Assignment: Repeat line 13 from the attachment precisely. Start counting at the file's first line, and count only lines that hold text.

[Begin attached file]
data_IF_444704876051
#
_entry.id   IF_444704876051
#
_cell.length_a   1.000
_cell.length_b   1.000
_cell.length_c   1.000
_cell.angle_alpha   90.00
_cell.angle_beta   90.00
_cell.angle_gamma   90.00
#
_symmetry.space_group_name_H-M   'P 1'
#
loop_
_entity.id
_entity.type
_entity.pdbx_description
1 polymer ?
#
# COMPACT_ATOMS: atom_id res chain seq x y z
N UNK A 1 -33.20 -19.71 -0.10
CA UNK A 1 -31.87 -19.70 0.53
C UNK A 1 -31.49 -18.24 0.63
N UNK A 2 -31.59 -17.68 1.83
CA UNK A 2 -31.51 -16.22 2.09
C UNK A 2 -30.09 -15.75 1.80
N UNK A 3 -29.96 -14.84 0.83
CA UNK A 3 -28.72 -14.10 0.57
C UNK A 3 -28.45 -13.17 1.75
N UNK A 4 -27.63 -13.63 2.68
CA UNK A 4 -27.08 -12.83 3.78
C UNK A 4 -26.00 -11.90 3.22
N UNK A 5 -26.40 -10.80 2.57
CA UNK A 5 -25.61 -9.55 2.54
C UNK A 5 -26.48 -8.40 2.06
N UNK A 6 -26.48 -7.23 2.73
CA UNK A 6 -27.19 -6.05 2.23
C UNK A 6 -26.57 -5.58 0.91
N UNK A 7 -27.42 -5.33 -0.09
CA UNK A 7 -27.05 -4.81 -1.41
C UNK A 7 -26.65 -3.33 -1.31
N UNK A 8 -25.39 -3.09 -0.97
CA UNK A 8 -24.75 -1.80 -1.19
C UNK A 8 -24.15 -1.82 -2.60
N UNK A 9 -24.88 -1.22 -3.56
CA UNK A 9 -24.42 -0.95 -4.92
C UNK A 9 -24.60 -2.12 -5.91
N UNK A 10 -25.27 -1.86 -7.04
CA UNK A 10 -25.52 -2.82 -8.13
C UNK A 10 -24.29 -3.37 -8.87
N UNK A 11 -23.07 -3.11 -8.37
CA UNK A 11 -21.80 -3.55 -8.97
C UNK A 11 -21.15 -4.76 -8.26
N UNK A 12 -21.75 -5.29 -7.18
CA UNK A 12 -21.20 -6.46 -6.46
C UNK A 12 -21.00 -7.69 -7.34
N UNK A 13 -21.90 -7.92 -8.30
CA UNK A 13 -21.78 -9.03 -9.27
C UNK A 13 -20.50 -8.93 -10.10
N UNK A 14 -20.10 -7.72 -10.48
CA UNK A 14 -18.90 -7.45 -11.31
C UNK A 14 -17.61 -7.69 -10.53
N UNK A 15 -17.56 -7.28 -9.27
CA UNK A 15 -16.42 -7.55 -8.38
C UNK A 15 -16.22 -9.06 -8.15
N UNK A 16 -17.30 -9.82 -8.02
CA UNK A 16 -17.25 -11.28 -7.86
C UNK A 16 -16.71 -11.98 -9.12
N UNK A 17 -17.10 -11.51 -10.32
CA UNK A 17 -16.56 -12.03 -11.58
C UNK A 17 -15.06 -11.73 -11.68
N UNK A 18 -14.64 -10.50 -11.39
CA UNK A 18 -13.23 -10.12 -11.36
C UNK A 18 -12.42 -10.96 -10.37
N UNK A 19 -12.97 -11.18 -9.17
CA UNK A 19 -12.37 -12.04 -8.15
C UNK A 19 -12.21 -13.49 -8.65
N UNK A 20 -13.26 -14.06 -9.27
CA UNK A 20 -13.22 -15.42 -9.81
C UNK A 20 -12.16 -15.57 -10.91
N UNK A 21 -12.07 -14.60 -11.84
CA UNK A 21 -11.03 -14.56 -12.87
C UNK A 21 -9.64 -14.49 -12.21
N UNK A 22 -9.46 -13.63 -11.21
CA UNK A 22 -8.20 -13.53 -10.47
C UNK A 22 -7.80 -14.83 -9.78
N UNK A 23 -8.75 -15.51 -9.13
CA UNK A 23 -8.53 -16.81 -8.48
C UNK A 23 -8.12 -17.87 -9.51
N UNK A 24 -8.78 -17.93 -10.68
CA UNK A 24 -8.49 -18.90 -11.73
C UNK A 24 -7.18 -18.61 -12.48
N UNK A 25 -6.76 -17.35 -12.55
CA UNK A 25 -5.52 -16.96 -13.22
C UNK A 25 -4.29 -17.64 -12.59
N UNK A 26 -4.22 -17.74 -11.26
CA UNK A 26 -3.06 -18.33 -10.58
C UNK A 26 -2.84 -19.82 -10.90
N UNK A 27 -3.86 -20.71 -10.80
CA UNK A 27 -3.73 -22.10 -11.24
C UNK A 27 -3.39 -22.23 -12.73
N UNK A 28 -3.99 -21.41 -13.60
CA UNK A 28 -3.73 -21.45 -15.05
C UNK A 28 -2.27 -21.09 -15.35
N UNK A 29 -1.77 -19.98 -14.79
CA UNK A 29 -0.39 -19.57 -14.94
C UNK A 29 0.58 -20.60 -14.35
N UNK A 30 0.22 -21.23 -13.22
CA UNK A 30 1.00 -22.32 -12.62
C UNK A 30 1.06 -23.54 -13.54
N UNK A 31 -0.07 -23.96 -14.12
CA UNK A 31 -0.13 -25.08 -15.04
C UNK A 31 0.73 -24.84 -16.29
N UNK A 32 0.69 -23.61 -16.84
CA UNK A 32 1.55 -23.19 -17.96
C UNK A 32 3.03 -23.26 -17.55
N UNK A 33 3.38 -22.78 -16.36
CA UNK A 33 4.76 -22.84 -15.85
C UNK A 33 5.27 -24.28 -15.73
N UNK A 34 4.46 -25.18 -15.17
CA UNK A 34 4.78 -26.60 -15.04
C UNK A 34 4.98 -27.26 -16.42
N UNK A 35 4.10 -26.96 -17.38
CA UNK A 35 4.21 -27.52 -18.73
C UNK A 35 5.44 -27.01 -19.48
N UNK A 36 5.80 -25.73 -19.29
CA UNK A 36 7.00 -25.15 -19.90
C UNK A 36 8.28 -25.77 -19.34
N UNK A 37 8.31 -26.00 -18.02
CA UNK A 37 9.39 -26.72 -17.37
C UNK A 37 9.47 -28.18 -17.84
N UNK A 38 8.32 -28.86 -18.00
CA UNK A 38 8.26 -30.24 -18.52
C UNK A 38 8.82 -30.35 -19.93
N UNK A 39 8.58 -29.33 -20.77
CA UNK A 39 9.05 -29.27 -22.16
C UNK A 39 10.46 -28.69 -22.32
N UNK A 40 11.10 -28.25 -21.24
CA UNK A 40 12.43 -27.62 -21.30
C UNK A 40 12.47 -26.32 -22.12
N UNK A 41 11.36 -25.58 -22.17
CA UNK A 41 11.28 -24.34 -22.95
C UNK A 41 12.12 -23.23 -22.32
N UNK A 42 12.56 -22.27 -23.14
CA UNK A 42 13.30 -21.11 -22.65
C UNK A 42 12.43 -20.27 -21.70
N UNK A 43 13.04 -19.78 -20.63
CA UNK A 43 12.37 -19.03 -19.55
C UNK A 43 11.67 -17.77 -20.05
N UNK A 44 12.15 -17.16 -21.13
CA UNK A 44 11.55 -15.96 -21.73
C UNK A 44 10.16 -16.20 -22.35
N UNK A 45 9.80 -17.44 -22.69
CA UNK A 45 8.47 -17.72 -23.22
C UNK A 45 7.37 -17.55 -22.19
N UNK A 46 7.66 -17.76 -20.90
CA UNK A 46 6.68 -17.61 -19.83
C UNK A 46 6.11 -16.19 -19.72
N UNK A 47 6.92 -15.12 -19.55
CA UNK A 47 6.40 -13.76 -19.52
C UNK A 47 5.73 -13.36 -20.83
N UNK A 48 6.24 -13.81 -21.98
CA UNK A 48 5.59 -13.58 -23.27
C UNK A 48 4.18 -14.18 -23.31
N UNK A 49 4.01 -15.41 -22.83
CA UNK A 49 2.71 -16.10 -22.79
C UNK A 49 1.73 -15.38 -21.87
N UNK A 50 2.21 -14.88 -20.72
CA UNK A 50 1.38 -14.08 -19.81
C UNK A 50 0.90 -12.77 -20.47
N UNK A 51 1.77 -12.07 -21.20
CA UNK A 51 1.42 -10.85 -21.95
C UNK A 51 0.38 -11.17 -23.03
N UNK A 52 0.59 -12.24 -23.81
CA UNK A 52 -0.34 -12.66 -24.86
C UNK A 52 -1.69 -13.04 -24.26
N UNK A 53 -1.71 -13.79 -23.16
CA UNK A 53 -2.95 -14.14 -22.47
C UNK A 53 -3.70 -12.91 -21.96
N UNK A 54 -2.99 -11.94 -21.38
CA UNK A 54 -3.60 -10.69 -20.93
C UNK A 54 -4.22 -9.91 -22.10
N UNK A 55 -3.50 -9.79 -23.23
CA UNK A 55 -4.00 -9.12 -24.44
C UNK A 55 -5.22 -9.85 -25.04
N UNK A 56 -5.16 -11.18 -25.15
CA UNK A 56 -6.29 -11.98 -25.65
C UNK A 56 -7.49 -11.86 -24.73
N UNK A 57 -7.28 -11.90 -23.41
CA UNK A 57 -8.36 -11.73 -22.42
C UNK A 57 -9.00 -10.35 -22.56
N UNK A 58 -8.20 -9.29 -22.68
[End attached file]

#